Tuesday, February 5, 2013

Video Review Week 2 - So What's Different?"

A Day Made of Glass 2 and Productivity Future Vision
Beautiful work, but .... such a sanitised version of `modern life'!

These videos promotes seamless education, seamless integration between work and home, and a heavy reliance on internet technology. I love the technologies being depicted, but I feel it is `all too beautiful' (Itchycoo Park), http://youtu.be/VJzcF0v1eOE and as in Itchycoo park, they might all skip school and go and get stoned on some substance. They probably wouldn't be able to discern the difference between reality and being stoned anyway. The interactive holographic visions depicting communications between work colleagues, family & teaching leave me cold. Notice the way the father walks past his child who is asking a question about the school bake-sale and instead of engaging with her, heads straight for the visual screen on the fridge door?
Utopia or Dystopia?  I'm voting Dystopia on this one as I can't begin to imagine that this sterile living environment will provide the tactile, immersive experience that we all need as part of being human. 

Sight raises questions of internet security, privacy and power. Intentionally dark and thought provoking. At the most superficial level it asks the question of what happens when the net crashes. At a deeper level it raises the question of how much of our perception of reality is visual, and deeper still the issues of Identity theft or manipulation and mind control via internet technologies.
On the theme of reality vs virtual - I think that we (humans) will mature in our reactions to our experiences with internet tech in the same way that the generations of viewers of TV have matured in their reactions to film. Our children are able to distinguish TV virtual reality from real life, quite efficiently by their early primary school years and are able to discriminate in their responses to what is presented. Current generations are learning this with Social Media. In 20 years we will be adept at it from a very early age.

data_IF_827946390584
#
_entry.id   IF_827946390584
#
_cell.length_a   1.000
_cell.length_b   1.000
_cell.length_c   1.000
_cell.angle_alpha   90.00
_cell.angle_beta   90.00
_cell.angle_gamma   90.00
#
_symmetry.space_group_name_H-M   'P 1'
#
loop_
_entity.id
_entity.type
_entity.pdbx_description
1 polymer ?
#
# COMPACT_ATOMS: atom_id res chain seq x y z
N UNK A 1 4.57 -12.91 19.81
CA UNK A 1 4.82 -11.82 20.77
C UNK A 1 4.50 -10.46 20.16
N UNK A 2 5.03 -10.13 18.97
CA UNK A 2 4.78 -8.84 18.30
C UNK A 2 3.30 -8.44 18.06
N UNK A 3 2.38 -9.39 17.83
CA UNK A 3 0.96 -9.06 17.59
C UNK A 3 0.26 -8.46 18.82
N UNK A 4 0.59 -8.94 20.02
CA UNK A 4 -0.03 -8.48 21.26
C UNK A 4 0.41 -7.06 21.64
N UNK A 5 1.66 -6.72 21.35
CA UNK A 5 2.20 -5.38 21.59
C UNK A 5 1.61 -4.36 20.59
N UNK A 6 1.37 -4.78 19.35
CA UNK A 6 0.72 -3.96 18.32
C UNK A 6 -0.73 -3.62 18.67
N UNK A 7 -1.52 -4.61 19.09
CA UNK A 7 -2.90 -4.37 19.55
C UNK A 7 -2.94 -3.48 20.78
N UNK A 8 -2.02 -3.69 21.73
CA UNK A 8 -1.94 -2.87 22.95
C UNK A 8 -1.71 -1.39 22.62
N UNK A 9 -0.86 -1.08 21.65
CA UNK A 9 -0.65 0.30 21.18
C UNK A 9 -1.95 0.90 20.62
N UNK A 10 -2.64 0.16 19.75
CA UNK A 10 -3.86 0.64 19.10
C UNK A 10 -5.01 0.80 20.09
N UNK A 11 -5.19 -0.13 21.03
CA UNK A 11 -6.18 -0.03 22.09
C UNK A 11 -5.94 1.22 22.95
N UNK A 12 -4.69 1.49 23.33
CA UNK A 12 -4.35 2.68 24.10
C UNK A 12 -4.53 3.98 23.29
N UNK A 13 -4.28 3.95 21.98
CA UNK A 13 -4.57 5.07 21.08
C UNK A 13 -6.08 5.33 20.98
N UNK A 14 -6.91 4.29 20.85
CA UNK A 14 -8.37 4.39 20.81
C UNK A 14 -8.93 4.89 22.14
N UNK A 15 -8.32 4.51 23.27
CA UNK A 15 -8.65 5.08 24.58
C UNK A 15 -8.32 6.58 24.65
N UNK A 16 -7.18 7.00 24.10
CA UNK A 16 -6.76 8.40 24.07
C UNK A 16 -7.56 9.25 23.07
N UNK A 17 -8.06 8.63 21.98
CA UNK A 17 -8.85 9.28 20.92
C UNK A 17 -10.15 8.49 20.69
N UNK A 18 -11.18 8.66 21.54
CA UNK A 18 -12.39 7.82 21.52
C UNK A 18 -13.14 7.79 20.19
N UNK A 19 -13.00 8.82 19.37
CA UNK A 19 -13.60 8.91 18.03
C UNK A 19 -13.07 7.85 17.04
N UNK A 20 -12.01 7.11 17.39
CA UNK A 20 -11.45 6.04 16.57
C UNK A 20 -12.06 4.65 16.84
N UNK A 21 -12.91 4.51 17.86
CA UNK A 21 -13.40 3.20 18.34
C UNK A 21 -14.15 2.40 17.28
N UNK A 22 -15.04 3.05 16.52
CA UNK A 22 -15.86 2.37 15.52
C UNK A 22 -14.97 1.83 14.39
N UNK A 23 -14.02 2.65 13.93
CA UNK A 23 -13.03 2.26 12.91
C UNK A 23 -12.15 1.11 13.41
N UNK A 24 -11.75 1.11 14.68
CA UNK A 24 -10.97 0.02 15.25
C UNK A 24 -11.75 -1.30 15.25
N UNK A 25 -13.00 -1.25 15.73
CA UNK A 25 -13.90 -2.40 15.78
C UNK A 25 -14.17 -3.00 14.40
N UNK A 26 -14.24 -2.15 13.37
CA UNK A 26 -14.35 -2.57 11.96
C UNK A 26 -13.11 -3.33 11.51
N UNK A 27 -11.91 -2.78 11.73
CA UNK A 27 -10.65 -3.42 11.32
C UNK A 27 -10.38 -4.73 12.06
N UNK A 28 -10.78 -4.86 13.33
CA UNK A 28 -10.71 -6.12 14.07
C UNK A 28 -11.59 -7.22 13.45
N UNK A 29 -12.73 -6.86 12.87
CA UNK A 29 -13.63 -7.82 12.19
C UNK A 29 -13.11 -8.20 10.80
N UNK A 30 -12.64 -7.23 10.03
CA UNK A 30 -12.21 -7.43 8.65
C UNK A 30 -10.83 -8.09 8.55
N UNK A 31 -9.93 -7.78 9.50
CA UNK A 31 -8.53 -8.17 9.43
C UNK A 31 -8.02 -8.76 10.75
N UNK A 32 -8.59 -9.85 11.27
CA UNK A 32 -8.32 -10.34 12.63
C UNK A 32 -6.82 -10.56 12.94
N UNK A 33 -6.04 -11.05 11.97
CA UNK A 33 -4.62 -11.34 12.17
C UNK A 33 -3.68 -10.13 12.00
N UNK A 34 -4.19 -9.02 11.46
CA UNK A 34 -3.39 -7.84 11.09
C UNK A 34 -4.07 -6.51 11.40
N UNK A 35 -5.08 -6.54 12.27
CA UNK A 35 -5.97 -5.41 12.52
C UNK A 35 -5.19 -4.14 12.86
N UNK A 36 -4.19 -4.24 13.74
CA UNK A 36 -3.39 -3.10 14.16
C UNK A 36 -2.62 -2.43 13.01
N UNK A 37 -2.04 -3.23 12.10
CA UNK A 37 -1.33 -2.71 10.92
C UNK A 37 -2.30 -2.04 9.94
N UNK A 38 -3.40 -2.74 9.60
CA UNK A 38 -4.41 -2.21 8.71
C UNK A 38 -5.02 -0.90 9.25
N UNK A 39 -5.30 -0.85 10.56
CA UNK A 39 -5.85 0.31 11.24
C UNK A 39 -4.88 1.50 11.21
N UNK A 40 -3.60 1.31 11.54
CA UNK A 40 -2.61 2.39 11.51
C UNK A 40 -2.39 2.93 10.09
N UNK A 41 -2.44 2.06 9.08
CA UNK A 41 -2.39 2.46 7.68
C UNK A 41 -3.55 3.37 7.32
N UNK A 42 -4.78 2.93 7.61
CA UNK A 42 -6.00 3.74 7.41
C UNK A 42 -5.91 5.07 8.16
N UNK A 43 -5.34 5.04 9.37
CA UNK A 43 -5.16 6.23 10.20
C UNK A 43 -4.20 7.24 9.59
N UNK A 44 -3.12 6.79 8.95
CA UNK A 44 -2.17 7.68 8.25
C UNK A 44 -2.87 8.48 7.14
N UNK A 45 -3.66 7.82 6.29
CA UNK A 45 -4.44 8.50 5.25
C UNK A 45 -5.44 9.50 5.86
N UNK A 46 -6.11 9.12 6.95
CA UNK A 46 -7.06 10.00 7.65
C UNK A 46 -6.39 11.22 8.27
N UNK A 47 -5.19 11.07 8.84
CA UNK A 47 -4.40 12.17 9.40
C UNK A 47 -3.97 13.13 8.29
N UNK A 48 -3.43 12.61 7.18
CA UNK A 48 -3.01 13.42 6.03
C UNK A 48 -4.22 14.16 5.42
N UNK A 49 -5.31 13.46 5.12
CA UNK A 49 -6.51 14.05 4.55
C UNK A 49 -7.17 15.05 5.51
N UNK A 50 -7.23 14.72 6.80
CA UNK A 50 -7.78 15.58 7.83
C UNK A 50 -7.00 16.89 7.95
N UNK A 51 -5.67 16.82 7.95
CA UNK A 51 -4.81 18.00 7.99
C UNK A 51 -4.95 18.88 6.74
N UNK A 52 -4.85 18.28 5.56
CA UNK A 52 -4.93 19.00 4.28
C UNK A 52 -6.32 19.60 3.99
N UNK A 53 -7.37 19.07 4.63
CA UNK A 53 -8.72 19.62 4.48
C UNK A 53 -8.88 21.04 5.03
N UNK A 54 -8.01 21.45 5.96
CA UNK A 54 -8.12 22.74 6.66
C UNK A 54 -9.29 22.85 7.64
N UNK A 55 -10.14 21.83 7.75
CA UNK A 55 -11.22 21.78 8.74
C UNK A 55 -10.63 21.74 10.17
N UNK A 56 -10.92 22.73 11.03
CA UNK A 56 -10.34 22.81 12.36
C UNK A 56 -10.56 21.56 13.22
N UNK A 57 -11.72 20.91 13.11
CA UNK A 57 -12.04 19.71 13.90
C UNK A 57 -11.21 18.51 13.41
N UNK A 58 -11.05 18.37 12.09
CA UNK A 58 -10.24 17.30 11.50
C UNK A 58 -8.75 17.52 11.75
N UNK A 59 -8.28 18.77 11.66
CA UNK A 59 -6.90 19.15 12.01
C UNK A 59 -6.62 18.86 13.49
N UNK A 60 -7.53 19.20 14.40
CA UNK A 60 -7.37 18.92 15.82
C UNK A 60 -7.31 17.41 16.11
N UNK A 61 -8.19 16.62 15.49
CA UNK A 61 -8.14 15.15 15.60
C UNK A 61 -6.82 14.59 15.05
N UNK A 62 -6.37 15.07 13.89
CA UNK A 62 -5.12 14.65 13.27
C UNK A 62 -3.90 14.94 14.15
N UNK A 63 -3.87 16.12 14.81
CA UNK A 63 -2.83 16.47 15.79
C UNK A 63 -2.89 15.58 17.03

Once again a dystopian view of the digital revolution coated in utopian gee whiz technology.
*I have to say that as a female I don't like the connotations of the female as victim of someone else's fantasy. Story telling is so full of casting women into the role of victim. I'd like to see a sequel to it where she resists the mind control and has him arrested for assault.

Charlie 13
The human need to explore the world - once a  long time ago I heard a Psych talking about kids that get into graffitti and tagging, doing so because they need to create their own space - build their own world. I'm also thinking about the way in which people get into games such as the SIMS, Warcraft or get hooked on  book series such as Game of Crowns and Twilight. Charlie needs to create his own reality and interpret the world his way. He needs to construct his own reality. Is this a defining human trait? Where does that sit within Maslows hierarchy? Is it just part of the self-actualisation level or is it something we haven't otherwise catalogued. The need to explore. The need to explore arises not just when the other needs are fulfilled, but often as a response to lack of fulfilment of basic needs. It's instinctive.
What is the tagging project offering - safety? If it's offering safety, why is there still a need for police?

A story which asks the questions of "By whose definition does this represent the `Greater Good'?" As in Charlie 13 once again someone has decided that the only way to create safety is through total control.  Ghengis Khan, Chinese Emperors, Ancient & modern warlords,  Mao, Stalin, Hitler, Guevera, PolPot, all attempted to practice this.  In this futurist version of utopia, control is aided by digital and bio technology. This future view rehashes old storylines of behaviour control through identity control, group think, promotion of a fear culture through portrayal of the `other' as different and dangerous and big brother is watching/knows best.  Definitely dystopian.

So - "What's different?" It's the same human stories told with the aid of digital gadgetry, and as in story telling across the ages, these stories present a morality tale to spur us into taking up a cautionary position.
Finally each of these stories seems to be saying that Technology will determine our future, yet each of them ignores the fact that we are all reacting to the available technology in typically human ways.